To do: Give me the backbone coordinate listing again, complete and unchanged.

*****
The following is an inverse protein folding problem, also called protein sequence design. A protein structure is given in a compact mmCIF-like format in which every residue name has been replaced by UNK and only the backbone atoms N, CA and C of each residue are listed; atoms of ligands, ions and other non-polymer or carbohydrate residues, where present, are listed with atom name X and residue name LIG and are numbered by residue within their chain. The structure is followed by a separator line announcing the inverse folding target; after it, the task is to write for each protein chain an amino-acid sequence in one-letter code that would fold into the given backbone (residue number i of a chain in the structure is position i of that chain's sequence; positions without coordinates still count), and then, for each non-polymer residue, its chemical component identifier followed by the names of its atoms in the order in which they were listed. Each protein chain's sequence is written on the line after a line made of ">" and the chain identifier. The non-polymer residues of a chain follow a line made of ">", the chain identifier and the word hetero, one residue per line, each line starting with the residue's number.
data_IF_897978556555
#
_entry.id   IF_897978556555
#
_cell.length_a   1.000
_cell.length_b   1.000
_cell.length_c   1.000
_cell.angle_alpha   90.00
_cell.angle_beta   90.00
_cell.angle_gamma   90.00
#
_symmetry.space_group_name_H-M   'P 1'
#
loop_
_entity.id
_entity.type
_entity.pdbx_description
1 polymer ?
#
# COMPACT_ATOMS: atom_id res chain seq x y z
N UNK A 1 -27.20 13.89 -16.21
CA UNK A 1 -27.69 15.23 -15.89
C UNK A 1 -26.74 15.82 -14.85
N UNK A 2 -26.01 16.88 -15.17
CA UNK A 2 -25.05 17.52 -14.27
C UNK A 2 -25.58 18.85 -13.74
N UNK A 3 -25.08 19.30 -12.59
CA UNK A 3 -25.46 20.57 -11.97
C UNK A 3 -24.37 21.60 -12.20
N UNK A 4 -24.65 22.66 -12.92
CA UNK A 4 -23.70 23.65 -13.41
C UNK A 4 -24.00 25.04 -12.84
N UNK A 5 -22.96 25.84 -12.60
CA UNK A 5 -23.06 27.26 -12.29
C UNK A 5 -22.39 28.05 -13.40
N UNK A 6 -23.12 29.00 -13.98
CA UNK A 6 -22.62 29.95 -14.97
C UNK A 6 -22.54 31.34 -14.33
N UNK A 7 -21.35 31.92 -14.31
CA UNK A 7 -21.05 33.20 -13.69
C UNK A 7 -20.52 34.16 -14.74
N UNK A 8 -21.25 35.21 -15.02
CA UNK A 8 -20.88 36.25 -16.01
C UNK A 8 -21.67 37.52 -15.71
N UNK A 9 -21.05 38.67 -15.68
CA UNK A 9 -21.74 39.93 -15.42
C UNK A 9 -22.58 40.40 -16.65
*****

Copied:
The following is an inverse protein folding problem, also called protein sequence design. A protein structure is given in a compact mmCIF-like format in which every residue name has been replaced by UNK and only the backbone atoms N, CA and C of each residue are listed; atoms of ligands, ions and other non-polymer or carbohydrate residues, where present, are listed with atom name X and residue name LIG and are numbered by residue within their chain. The structure is followed by a separator line announcing the inverse folding target; after it, the task is to write for each protein chain an amino-acid sequence in one-letter code that would fold into the given backbone (residue number i of a chain in the structure is position i of that chain's sequence; positions without coordinates still count), and then, for each non-polymer residue, its chemical component identifier followed by the names of its atoms in the order in which they were listed. Each protein chain's sequence is written on the line after a line made of ">" and the chain identifier. The non-polymer residues of a chain follow a line made of ">", the chain identifier and the word hetero, one residue per line, each line starting with the residue's number.
data_IF_897978556555
#
_entry.id   IF_897978556555
#
_cell.length_a   1.000
_cell.length_b   1.000
_cell.length_c   1.000
_cell.angle_alpha   90.00
_cell.angle_beta   90.00
_cell.angle_gamma   90.00
#
_symmetry.space_group_name_H-M   'P 1'
#
loop_
_entity.id
_entity.type
_entity.pdbx_description
1 polymer ?
#
# COMPACT_ATOMS: atom_id res chain seq x y z
N UNK A 1 -27.20 13.89 -16.21
CA UNK A 1 -27.69 15.23 -15.89
C UNK A 1 -26.74 15.82 -14.85
N UNK A 2 -26.01 16.88 -15.17
CA UNK A 2 -25.05 17.52 -14.27
C UNK A 2 -25.58 18.85 -13.74
N UNK A 3 -25.08 19.30 -12.59
CA UNK A 3 -25.46 20.57 -11.97
C UNK A 3 -24.37 21.60 -12.20
N UNK A 4 -24.65 22.66 -12.92
CA UNK A 4 -23.70 23.65 -13.41
C UNK A 4 -24.00 25.04 -12.84
N UNK A 5 -22.96 25.84 -12.60
CA UNK A 5 -23.06 27.26 -12.29
C UNK A 5 -22.39 28.05 -13.40
N UNK A 6 -23.12 29.00 -13.98
CA UNK A 6 -22.62 29.95 -14.97
C UNK A 6 -22.54 31.34 -14.33
N UNK A 7 -21.35 31.92 -14.31
CA UNK A 7 -21.05 33.20 -13.69
C UNK A 7 -20.52 34.16 -14.74
N UNK A 8 -21.25 35.21 -15.02
CA UNK A 8 -20.88 36.25 -16.01
C UNK A 8 -21.67 37.52 -15.71
N UNK A 9 -21.05 38.67 -15.68
CA UNK A 9 -21.74 39.93 -15.42
C UNK A 9 -22.58 40.40 -16.65